Eyre Arms, Hassop

The Eyre Arms at Hassop is now on the CAMRA National Inventory of Pub Interiors. The building was originally a farmstead, built in 1632. By 1753, ‘Eyre Arms as a Public House at Hassop.’ In 1814, the name changed to ‘Newburg Arms Inn’ and in 1902 it returned to the Eyre Arms. The creeper covered sandstone building was subject to a good quality refit in the mid 1950s and is virtually unchanged since.

A plan (Derbyshire Record Office, Matlock) dated 1952 shows a very different interior – the front entrance led into a hall and on the left was the Tap Room (now the public bar), while to the right are steps (up) and a Smoke Room. Ahead was a passage with a servery at the rear and a sitting room on the rear right. The pub was sold by the Stevensons, owners of Hassop Hall, to Stones Brewery of Sheffield in the mid 1950s who carried out a significant refurbishment creating the centrally placed servery for all three rooms.

Nowadays the front door leads to a small entrance lobby with 1950s tiled floor. An oak latched door to the left has ‘Public Bar’ painted in gold and on the frame above is painted the Roman numeral ‘I’. An oak latched door on the right has gold painted lettering ‘Saloon Room’ over which a metal sign ‘Lounge’ and on the frame above is the Roman numeral ‘II’. The left small Public Bar has a carpet, stone Tudor arch-style fireplace found in pre-war pubs but appears also have been added in the 1950s, and quality high-backed fitted seating on two sides of the room.

There is a quarter circle bar with a counter of wooden tongue and groove of high quality including a small linenfold section, and the bar back is of a 1950s style with adzed wood on the frame and no loss of lower shelving. The walls are of rough stone and painted white and a door at the rear leads to a short passage. There is a Roman numeral ‘I’ on the back of the door, a door on the left of the passage has the Roman numeral ‘IV’ and ‘Cellar’ painted in gold. Another door has ‘Private’ on it. Alongside is a door with ‘Gentlemen’ on it. A door on the right of the passage has the gold painted wording ‘Snug’ and ‘III’.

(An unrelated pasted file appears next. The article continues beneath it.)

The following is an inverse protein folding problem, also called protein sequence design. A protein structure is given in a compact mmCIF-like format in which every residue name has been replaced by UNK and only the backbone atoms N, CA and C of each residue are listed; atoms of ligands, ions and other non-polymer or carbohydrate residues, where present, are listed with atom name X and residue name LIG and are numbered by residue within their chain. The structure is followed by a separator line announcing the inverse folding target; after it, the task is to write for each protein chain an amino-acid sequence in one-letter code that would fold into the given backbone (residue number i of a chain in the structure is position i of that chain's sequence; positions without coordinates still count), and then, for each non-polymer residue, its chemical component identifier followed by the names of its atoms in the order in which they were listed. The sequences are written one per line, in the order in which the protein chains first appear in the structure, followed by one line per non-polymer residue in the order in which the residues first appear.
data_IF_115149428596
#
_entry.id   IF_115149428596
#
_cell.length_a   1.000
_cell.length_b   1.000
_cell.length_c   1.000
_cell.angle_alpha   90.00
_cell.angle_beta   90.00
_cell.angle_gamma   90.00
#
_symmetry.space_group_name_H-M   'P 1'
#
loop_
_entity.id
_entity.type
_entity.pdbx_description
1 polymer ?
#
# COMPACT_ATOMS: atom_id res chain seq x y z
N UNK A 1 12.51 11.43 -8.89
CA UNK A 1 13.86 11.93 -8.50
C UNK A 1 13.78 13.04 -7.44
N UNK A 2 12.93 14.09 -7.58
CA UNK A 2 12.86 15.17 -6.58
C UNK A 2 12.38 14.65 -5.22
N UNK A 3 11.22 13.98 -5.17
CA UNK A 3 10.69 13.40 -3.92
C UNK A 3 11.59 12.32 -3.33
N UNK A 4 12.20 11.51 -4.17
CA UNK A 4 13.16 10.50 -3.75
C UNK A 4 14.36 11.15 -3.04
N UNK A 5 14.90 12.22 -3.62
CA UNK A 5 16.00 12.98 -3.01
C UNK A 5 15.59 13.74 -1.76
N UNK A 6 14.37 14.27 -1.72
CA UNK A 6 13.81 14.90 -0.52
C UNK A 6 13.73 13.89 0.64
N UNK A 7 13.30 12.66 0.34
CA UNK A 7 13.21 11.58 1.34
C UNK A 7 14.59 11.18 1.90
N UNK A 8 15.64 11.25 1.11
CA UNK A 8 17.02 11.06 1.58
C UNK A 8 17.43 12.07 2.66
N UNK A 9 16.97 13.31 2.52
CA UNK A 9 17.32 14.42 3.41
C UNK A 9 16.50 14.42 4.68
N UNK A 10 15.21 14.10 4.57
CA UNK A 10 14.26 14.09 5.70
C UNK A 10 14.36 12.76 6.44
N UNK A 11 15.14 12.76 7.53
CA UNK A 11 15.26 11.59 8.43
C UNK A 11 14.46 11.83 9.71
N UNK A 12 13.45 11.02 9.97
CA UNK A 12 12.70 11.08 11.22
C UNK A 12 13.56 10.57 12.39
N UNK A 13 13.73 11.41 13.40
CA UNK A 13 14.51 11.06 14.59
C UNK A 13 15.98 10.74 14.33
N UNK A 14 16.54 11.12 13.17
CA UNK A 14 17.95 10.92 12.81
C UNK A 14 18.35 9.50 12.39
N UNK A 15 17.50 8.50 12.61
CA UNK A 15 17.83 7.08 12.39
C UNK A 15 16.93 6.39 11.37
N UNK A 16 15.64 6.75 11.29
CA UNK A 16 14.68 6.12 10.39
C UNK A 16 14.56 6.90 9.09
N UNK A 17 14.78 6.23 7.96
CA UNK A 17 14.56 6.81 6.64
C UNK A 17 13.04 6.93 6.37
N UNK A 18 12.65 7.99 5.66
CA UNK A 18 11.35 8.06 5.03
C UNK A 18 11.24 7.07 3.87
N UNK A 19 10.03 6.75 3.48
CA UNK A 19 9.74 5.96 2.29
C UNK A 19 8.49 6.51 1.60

The right hand carpeted Lounge Bar being two rooms prior to the mid 1950s has two different ceilings – higher plain one at the front and lower ‘beamed’ one in rear part. In the front part is a curved 1950s bar counter with a small linenfold section and the bar back is 1950s style with adzed wood frame. On the front right is a different style of stone fireplace to the public bar one and seen in pre-war pubs, but appears also have been added in the 1950s, and above it is a massive plaster Coat of Arms with a dull yellow-coloured ceramic (?) decorative border. The arms belong to Rowland Eyre, a Royalist officer in the Civil War. The Eyres raised a regiment in Derbyshire and fought at the Battle of Marston Moor in 1644.

There is more adzed wood above the change in ceiling height. On the front wall side is more of the high backed fitted seating, a long case clock, and the walls are of bare stone. In the rear part are more of the high backed fitted seating on the left and right and low backed bench seating on the rear wall. An oak latched door on the front right hand side leads to the kitchen and one on the rear right leads to the ladies’ toilet.

An oak latched door leads from the rear left part of the lounge to the snug at the middle rear and has the Roman numeral ‘II’ painted on it in gold. Formerly the site of the servery it is a small room with a modest counter, almost a hatch, having a 1950s frontage. There is more of the high-backed fitted seating, one low backed bench and a door leads to the passage situated at the rear left.

The gents’ toilet has a red tiled floor and inter-war style cream tiled walls to picture-frame height throughout with a row of light green tiles along the bottom and top and retains the 1950s urinal with the only change being a wooden WC door added in 2016. Added in the mid-1950s it replaced the outside gents situated on the front left of the building as detailed in the 1952 plan, which also shows the ladies was also outside on the right. The ladies are situated where the 1952 plan shows was the larder and also has inter-war style cream tiled walls to picture-frame height throughout with a row of light green tiles along the bottom and top. Again, the only changes are the wooden WC doors added in 2016.

Dave Pickersgill & Mick Slaughter

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